Another anniversary worth noting.
On January 24, 1950, the U.S. Patent Office awarded Percy L. Stevens patent # 2,495,429, for his “Method of Treating Foodstuffs” with waves from a magnetron oscillator. Sixty years ago today Percy Stevens changed culinary life forever.
You guessed it: The microwave oven.
Patent for "Method for Treating Foodstuffs," granted January 24, 1950, to Percy L. Stevens of the Raytheon Corp. - the microwave oven. Image via FreePatentsOnline.com
On CBS “Sunday Morning” Charles Osgood said that in 1975 microwave oven sales surpassed conventional oven sales for the first time. This is more remarkable because the first commercial microwave in 1955 was too big for home kitchens, and at $1,300, too pricey. Japanese modifications of the magnetron to shrink it made microwave ovens much like those we have today ready for the market for the first time in 1967. Eight years from market entry to majority of the market.
It only makes sense: Today offices on every floor of every office building have microwave ovens in their break rooms, but almost none ever had conventional ovens. College students have microwaves in their dormitory rooms. Even gasoline stations offer foods for microwaving by customers.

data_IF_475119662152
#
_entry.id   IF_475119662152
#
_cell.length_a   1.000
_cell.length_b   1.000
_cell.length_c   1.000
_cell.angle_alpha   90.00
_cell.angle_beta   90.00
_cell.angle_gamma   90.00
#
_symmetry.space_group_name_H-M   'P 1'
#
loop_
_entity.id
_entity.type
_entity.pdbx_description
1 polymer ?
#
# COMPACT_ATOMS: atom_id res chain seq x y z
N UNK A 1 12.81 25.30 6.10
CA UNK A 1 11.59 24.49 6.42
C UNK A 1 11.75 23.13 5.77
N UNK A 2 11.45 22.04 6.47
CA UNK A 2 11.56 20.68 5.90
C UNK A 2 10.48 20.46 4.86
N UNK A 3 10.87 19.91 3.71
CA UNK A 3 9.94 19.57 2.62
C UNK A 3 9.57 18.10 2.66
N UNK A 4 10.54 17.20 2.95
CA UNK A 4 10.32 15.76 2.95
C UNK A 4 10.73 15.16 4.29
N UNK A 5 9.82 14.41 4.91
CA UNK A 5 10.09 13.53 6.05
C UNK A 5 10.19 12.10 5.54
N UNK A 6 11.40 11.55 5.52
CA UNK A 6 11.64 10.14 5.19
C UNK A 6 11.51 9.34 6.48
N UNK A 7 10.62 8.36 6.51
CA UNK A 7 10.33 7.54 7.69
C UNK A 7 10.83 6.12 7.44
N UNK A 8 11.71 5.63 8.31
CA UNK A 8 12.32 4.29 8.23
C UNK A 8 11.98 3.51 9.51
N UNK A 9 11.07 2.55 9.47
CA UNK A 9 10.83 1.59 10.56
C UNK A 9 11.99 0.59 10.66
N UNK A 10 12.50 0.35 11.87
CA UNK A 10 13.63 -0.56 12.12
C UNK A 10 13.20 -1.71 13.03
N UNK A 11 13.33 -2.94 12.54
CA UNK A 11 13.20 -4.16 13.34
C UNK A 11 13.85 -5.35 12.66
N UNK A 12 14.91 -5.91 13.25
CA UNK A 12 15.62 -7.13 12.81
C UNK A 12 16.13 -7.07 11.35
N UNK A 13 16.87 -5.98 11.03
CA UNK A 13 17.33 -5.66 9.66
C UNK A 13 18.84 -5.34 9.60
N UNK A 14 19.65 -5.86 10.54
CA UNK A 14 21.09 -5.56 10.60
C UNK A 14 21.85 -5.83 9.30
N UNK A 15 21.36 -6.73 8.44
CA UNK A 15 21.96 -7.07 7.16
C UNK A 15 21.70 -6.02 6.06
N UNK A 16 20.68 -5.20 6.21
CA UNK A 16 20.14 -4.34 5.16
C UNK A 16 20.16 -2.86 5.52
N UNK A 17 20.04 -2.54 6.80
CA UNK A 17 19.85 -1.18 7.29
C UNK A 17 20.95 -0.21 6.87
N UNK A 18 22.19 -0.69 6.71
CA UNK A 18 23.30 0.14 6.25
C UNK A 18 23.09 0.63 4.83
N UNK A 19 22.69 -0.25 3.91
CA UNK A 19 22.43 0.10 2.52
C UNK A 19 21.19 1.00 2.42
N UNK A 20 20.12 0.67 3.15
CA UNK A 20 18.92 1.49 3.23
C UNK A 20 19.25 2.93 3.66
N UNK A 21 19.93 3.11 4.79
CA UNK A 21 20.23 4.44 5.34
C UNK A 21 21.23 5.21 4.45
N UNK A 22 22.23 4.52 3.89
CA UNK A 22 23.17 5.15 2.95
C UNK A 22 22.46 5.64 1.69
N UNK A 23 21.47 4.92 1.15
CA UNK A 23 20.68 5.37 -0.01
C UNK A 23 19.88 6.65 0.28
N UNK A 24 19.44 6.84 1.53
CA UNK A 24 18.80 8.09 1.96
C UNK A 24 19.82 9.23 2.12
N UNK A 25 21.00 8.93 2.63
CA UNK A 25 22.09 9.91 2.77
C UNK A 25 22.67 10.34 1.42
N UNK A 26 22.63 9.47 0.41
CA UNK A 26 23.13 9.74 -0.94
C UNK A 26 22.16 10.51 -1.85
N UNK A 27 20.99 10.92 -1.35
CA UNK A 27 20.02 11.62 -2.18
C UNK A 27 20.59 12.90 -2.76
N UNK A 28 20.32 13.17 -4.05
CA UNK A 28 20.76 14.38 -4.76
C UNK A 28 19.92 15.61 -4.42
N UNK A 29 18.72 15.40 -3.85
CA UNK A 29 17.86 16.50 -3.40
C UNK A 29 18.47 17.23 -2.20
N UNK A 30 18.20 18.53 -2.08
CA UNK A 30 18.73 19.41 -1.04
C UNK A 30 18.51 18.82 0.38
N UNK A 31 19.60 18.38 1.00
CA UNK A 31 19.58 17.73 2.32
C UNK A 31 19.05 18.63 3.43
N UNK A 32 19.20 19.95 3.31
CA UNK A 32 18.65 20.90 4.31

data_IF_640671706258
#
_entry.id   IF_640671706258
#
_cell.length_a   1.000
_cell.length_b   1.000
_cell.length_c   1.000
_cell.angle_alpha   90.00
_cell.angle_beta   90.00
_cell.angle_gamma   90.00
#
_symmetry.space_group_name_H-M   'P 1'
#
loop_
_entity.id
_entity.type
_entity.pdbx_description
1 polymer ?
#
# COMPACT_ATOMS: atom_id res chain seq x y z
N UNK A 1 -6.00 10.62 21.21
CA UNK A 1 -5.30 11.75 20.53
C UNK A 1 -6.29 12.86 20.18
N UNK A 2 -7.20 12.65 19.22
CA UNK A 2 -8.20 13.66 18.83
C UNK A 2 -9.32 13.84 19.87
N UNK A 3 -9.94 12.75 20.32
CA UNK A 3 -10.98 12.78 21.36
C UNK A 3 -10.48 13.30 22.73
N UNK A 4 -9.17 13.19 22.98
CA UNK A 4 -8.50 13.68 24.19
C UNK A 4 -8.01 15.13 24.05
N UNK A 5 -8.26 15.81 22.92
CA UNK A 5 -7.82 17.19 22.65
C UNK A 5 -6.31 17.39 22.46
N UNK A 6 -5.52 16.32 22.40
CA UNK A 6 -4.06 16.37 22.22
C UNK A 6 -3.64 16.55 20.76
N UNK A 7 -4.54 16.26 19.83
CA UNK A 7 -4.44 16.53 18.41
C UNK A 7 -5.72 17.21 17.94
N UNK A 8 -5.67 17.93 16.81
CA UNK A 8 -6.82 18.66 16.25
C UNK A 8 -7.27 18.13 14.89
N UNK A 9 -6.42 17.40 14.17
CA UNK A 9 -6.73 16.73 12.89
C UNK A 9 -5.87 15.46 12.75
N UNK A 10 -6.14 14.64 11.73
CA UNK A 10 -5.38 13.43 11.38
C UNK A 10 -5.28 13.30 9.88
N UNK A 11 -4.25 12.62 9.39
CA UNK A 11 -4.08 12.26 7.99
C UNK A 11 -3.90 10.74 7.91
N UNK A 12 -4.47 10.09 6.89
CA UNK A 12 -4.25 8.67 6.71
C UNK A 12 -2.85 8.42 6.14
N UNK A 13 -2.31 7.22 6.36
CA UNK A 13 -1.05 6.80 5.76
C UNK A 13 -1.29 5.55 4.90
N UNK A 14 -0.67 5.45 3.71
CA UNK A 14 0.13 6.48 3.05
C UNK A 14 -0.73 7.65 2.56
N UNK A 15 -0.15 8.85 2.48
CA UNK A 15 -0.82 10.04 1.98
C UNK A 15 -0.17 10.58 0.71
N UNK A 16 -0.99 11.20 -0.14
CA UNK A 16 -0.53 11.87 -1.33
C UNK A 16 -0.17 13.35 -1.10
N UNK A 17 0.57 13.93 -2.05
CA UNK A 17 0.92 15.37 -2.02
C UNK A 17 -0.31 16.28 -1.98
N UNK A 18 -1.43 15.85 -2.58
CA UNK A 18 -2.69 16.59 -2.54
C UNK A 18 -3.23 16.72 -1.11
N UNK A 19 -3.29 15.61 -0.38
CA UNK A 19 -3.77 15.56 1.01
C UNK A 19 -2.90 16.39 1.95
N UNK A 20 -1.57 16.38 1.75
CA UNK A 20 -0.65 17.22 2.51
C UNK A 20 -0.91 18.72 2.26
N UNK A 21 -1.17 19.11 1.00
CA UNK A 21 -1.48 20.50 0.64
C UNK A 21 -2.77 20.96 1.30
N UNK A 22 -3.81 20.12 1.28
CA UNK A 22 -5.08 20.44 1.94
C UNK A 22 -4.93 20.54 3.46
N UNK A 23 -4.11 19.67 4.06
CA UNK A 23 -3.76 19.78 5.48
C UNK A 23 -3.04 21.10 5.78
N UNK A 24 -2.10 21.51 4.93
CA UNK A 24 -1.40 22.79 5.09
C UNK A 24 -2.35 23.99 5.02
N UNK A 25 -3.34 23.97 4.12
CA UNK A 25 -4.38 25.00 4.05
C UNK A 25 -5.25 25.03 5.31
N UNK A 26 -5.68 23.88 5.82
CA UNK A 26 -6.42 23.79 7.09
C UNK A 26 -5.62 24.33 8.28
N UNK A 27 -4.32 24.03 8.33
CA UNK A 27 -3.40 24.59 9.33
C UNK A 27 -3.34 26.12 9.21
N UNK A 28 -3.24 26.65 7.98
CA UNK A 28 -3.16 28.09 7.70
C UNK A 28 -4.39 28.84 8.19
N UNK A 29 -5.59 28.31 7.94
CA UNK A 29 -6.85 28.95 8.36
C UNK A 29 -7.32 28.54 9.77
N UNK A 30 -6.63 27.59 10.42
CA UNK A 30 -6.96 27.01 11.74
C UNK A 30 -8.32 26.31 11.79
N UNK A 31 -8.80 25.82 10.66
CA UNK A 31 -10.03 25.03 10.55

Spencer’s invention makes it possible to heat foods quickly with a relatively small device, in thousands of places where no conventional oven would work well, or be welcomed.
According to legend — accurate? — Spencer got the idea after working with magnetron tubes while carrying a chocolate bar in his pocket. He noticed the chocolate bar melted. Within a short time he had demonstrated the ability to pop popcorn and burst an egg with the microwaves from the tube.
Sign of the changing times: Many children today do not know how to pop popcorn without a microwave. Legend has it that children in elementary school ask where the Massachusetts natives kept the microwaves with which they popped the corn that delighted the settlers of the Plymouth Colony.
Microwave oven inventor Percy Spencer with early microwave equipment at Raytheon - photo from Spencer family archive